Emma Lazarus is a name indelibly recorded
in American-Jewish history. "The New Colossus"
which has given her world fame as a champion of
rights for homeless is engraved for all generations
on the Statue of Liberty on Bedloe's Island in New
York Harbor. The basic facts are recorded and
frequently repeated as a reminder of the eminent
poet's role as an interpreter of Jewish ideals.
She was born in New York City, July 22, 1849,
wrote her first poem when she was 14, and in 1871
her first book of verse came off the press. This
year (1971), therefore, marks the centenary of her
emergence as a poet of note whose writings were
commended by Ralph Waldo Emerson and other
noted American writers.
Fifteen years later she was to become world
famous for her poem "The New Colossus" which
was engraved on the Statue of Liberty to be read
by millions to this day.
When her poem "The New Colossus" was cho-
sen for the Bartholdi monument, it was a bright
occasion for the noted poet who died in her 38th
year — Nov. 19, 1887 — only one year after the
poem was immortalized' on the national monu-
ment, the Statue of Liberty Enlightening the
It was on Oct. 28, 1886, that President Grover
Cleveland formally dedicated the Statue of Lib-
Emma Lazarus, one of the unforgotten
geniuses of American Jewry, was the daughter of
Moses and Esther Lazarus, Orthodox Jews of
aristocratic Portuguese lineage. Raised in weal-
thy and sheltered surroundings, she was edu-
cated by private tutors and spent her youth
among the well-to-do.
She reached the peak of her greatness as the
result of the awakening within her of the Hebraic
spirit. It was always latent but was not brought to
the surface until she was shaken out of her reti-
cence and literary naivete by the pogroms in Rus-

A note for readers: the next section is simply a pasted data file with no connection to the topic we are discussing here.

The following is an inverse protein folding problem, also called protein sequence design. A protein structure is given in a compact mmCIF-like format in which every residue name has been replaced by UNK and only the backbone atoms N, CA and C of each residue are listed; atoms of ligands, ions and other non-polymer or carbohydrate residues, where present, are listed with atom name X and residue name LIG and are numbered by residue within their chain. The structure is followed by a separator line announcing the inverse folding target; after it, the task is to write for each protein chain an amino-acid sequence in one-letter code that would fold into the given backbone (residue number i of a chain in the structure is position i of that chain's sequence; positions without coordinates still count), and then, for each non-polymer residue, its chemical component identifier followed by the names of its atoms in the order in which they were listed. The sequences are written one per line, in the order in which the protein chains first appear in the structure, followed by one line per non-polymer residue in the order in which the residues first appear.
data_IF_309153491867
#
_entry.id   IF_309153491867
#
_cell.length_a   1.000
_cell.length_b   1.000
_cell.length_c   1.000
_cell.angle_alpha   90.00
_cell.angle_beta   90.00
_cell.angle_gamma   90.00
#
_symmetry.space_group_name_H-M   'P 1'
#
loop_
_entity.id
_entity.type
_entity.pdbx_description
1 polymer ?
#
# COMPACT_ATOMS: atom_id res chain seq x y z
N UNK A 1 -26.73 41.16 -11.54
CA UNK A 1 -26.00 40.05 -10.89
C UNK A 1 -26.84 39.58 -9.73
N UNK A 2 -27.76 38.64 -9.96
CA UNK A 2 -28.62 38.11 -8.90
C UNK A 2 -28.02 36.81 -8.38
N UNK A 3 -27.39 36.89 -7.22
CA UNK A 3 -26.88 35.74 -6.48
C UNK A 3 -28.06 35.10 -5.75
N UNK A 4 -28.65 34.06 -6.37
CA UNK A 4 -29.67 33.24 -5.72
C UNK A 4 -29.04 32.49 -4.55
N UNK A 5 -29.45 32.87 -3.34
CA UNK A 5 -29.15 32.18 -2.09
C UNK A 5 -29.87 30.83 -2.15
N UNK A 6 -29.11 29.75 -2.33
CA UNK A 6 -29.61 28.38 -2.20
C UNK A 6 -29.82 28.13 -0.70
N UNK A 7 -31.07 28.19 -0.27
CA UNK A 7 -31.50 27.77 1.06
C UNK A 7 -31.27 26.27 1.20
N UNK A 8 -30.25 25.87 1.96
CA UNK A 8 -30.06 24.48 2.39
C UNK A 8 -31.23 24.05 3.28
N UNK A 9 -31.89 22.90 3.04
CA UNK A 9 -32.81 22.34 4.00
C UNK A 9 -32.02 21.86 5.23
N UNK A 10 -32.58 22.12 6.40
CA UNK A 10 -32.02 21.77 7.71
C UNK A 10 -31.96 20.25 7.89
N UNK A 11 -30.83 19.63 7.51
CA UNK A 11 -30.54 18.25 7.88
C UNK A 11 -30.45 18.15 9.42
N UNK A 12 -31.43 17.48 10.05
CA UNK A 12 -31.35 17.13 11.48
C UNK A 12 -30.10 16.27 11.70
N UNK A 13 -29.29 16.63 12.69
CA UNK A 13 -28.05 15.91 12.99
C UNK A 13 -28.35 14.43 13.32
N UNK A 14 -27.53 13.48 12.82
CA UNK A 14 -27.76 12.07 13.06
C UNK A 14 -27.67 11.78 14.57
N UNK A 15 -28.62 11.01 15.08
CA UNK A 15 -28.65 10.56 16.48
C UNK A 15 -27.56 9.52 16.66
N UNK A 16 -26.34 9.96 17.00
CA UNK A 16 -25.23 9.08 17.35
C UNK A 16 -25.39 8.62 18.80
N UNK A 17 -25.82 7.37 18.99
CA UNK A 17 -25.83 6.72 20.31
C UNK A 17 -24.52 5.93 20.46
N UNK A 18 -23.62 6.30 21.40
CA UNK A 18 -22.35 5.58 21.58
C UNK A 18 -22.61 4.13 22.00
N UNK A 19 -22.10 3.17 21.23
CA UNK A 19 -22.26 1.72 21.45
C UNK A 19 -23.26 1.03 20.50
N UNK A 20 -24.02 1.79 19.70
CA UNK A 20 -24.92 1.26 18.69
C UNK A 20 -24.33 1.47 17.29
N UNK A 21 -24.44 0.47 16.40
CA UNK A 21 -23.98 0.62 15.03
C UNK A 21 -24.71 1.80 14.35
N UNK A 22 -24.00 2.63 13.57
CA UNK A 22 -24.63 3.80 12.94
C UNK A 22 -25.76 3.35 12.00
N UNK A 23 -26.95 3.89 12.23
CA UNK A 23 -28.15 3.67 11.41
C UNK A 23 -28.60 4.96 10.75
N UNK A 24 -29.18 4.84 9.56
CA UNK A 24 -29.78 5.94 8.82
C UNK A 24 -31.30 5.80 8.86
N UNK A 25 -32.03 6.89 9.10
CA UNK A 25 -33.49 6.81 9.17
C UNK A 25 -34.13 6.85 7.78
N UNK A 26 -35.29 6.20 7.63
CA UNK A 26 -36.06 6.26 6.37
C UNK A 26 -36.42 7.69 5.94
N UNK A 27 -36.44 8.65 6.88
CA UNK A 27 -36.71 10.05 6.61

sia and Romania from 1879 to 1882. The tragedy of
these events stirred her so deeply that she turned
her poetic genius to the defense of her people.
In prose and in verse she pleaded for justice to
the Jew. The vigor of her writings and the sincer-
ity of her pleas gave notice that a giant advocate
had arisen to defend the rights of the Jews. In

By Philip


poem after poem, she counseled a Zion rebuilt,
depicted the tragedy of a harassed Israel and
created word pictures which, for prophetic and
beautiful expression of the age-long cry of the
Jews, have seldom been equalled.
The writing of "The New Colossus" was a di-
rect outgrowth of Emma Lazarus' belated but
passionate concern for the safety of her fellow
Jews. Despite her delicate health, she spent many
days visiting the haggard and ragged Jewish im-
migrants from Russia and Romania who crowded
the immigration station on War Island in 1881 and
Recalling Emma Lazarus and her "Colossus" is a:glori-
ous way of supplementing the appeal to place a new garb on
the Statue of Liberty. To the initiators of the Statue of
Liberty Fund, to Paul Borman who thereby pays honor to
the memory of his father Abraham Borman, and to the
Farmer Jack firm should go appreciation for patriotism and

Tampering with the Record
Harms Human Relations



In the best interests of wholesome Americanism, it is
so very urgent that good relations should not be tampered
with, that strife should be averted, that differing views
should not be cause for anger and hatred!
Affirmative action unfortunately caused some rifts,
the human relations approaches are not always above mis-
representations and distortions, President Reagan's ap-
pointees to the U.S. Civil Rights Commission caused an
animosity that is to be deeply regretted.